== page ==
|Jasper Station riveting|
|VPP presents Norm Foster musical with flair|
|The Sarnia Observer, Tuesday, August 26, 2003|
|by Karen Robinet|
Norm Foster is Canada's most produced playwright, and it just takes one visit to Victoria Playhouse Petrolia to see why. The playhouse is currently presenting Foster's musical Jasper Station, an energetic and enlightening peek into the lives of five people at a crossroads. When they all come together at a train station one night, they end up sharing experiences that will help shape the rest of their lives.
Foster's success lies with his unerring ability to create unique characters that are vibrant and real. We don't just like these characters, we know them, and it's this familiarity with their hopes and dreams that endears them to us. As the characters of Jasper Station reveal themselves, it becomes readily apparent that Foster is equally at home analyzing and interpreting the lives of a dissatisfied middle-aged woman (Jayne Lewis) and an almost pathologically timid accountant who dreams of bigger things. A brash, young reporter, a self-styled rebel and an aging hockey player... these characters are all brought to life with all the qualities that make them human, and familiar.
At the centre of the story is the stationmaster, handily played by veteran stage actor Brian McKay. As well as immersing himself in the role of the cynical, yet vulnerable Bert, McKay also appears in a charming selection of minor roles, bringing warmth and life to people who linger in the minds of the audience, long after their characters have disappeared from the stage. Billed as a "funny musical," theatregoers will find it's much more than that. It's a poignant, and bittersweet exploration of how we as human beings connect with one another, and how we sometimes reveal ourselves more fully to strangers than to those whom we love most. It's a story of friendship and hope, and it leaves the audience rooting for not just one or two of the characters, but all of them, thanks to the guiding hand of director Marc Richard, who has done an outstanding job assembling this ensemble. Jasper Station is a story that resonates with both humour and pathos, and should be a must-see on anyone's list of wonderful Canadian plays.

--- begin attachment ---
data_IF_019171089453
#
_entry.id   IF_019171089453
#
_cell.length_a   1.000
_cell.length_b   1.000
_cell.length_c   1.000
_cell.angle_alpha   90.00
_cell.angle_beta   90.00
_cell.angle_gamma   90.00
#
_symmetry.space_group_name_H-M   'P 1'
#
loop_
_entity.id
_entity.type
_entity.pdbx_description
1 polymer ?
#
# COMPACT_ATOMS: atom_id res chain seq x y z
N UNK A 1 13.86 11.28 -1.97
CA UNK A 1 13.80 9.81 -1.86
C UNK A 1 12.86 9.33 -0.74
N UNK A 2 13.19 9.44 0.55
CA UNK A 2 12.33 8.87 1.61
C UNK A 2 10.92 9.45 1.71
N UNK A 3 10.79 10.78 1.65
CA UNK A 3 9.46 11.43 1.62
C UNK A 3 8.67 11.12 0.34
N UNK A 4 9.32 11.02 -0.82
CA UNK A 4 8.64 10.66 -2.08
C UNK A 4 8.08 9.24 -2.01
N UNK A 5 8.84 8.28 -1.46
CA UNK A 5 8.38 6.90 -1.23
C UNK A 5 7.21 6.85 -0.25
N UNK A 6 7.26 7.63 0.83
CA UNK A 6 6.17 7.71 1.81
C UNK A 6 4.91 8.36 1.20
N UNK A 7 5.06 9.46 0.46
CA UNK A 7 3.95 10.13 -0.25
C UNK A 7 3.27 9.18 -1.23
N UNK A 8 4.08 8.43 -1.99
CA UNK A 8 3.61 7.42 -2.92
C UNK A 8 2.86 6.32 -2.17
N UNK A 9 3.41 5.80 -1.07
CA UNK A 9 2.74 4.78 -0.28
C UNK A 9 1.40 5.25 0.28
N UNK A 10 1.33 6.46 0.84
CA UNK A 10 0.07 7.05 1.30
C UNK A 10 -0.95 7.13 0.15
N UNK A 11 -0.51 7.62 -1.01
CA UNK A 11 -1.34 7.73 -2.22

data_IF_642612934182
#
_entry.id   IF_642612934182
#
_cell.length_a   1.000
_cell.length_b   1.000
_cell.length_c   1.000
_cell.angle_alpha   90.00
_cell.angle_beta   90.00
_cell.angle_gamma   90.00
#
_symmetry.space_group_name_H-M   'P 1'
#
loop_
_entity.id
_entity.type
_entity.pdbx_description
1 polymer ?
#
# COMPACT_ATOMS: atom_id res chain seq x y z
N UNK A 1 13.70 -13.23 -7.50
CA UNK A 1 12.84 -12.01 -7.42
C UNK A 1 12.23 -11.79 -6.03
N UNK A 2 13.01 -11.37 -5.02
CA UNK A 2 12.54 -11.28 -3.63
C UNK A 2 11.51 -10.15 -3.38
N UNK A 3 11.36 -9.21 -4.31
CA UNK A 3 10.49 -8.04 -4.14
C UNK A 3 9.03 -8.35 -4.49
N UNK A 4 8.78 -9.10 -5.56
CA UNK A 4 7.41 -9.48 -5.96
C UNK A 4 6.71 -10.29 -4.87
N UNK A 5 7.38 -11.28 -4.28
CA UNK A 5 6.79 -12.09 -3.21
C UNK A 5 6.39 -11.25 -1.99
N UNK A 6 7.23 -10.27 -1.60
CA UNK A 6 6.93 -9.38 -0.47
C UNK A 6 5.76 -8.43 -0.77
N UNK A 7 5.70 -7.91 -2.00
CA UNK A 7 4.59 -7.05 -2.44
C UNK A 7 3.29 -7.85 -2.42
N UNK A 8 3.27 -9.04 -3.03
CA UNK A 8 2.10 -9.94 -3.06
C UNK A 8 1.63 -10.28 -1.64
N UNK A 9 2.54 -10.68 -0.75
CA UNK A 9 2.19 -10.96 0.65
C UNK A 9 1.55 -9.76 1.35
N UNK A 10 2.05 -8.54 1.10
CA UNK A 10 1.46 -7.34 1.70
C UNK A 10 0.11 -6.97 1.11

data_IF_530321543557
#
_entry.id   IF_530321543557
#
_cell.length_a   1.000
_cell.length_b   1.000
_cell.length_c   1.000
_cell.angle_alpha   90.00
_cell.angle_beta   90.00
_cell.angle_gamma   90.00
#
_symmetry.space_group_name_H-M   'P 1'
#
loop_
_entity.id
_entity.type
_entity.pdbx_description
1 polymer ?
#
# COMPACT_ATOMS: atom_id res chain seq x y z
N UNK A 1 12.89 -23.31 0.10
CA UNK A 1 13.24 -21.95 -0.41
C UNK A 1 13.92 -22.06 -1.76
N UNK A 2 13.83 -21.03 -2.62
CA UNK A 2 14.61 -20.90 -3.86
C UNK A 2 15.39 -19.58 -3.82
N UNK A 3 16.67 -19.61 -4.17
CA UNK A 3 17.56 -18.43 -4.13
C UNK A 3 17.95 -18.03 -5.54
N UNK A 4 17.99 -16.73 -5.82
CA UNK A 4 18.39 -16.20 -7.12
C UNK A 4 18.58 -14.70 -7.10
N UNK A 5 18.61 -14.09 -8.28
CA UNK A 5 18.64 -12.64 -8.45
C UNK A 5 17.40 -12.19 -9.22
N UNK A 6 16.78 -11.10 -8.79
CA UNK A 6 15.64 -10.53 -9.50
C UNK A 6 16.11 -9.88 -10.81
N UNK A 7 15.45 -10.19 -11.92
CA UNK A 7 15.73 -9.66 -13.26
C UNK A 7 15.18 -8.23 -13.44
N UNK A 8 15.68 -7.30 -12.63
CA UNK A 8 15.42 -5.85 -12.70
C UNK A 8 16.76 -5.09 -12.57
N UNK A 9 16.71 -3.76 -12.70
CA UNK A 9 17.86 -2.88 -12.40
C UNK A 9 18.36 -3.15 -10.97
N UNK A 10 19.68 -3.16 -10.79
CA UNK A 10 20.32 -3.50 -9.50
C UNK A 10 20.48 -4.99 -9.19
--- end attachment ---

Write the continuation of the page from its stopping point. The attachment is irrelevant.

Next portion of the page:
The acting in Jasper Station is top-notch, beginning with McKay, who has honed his skills over the course of almost 200 productions in North America, not just as an actor, but as a writer and director as well. He is joined onstage by Ed Sahely, who steals the show as Sterling, the accountant who aspires to country songwriter stardom. However, with titles like If Loving You Is Easy, Why Did The Doctor Prescribe This Cream?, dripping from his pen, giving up his day job could be a mistake. Sterling's relentless dithering over whether or not to actually leave Canada to pursue his dream leaves the audience in stitches, and his powerful vocals resonate throughout the show's many musical interludes. Also strong on vocals is Michelle Doyle, who plays Nikki. Girded in an emotional suit of armour, Nikki is at the train station on her way to the ultimate planetary escape. Pregnant and alone, she too dreams of a better life. Brenley Charkow is endearing as Rebecca, the annoying reporter who's desperately looking for the big story that will make her career. Little does she realize that she's living it at Jasper Station. Rounding out the cast is latecomer Jason Chesworth, who replaces Mark Uhre as Henry, the 31-year-old hockey player who has finally been 'called up' to the NHL. Chesworth is very good as the young man still struggling for his father's approval.
Filled with sidesplitting moments, and toe-tapping musical numbers, Jasper Station is a show not to be missed. Jasper Station runs at the VPP until Sept. 6. Tickets are available by calling 882-1221 or 1-800-717-7694 or on line at www.victoriaplayhousepetrolia.com